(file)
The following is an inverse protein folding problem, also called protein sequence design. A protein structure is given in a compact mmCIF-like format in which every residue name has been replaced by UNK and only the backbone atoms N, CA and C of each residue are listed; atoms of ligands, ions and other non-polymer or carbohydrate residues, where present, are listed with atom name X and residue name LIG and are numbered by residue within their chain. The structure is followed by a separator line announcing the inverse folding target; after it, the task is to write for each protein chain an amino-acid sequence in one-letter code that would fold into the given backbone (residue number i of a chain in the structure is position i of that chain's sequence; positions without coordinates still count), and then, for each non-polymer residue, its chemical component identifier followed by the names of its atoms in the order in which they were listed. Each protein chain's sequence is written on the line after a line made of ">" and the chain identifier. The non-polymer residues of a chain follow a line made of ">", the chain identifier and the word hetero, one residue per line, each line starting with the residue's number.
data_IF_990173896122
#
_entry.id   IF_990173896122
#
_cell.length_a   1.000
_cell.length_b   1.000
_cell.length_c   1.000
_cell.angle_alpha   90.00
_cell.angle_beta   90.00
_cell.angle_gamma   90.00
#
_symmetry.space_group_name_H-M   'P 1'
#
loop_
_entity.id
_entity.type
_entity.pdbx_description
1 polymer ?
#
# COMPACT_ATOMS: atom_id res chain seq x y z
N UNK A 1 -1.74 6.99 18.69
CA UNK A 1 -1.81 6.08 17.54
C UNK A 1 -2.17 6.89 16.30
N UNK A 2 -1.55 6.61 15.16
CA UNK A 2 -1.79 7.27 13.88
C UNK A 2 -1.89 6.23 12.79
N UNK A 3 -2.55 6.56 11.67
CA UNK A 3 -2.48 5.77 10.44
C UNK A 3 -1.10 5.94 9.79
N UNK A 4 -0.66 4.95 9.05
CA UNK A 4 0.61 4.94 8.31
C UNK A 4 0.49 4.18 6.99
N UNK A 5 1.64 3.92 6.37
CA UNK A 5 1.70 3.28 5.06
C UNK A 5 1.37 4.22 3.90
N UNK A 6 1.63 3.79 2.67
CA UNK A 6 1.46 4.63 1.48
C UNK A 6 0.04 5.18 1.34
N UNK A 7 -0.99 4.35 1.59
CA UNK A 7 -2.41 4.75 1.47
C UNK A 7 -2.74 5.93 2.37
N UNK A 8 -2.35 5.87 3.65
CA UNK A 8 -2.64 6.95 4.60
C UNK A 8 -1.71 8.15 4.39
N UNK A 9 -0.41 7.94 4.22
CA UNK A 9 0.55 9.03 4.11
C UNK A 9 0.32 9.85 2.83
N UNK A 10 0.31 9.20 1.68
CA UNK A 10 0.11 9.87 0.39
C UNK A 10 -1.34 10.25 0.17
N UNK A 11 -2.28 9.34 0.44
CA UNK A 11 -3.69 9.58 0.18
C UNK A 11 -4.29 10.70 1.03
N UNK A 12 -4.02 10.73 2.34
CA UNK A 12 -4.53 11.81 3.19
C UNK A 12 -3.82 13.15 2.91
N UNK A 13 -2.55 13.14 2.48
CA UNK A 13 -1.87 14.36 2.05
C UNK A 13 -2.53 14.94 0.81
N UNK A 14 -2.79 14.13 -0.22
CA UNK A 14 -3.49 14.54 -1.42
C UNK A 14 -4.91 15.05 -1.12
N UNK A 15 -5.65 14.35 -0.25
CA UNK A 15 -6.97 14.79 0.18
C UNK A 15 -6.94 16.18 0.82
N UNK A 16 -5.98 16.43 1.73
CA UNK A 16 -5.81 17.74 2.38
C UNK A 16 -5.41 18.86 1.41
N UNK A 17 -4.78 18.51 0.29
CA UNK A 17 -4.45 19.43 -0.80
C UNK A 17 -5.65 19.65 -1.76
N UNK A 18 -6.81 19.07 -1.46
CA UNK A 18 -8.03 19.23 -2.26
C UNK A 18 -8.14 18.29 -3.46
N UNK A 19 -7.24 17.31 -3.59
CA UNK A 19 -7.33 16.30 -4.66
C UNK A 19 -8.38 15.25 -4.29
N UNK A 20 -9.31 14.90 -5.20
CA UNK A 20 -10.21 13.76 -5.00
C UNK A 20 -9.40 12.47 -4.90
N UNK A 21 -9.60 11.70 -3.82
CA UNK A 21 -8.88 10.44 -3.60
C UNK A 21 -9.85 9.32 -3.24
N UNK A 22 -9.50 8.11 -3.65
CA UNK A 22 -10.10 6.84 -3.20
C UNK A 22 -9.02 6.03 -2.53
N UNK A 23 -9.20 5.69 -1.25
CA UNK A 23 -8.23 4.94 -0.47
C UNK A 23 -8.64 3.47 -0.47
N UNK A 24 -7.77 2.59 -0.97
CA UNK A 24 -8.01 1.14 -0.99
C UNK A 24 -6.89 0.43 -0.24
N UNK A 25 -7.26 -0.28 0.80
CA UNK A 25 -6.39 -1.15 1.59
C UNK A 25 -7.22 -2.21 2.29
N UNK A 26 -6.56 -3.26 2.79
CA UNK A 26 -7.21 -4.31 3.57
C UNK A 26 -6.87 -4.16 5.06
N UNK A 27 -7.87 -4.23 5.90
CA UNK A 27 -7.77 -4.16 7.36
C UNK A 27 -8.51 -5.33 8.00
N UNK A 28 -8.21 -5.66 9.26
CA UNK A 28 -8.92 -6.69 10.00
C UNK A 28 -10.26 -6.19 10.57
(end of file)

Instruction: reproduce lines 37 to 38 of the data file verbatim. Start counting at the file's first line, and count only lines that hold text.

N UNK A 6 1.63 3.79 2.67
CA UNK A 6 1.46 4.63 1.48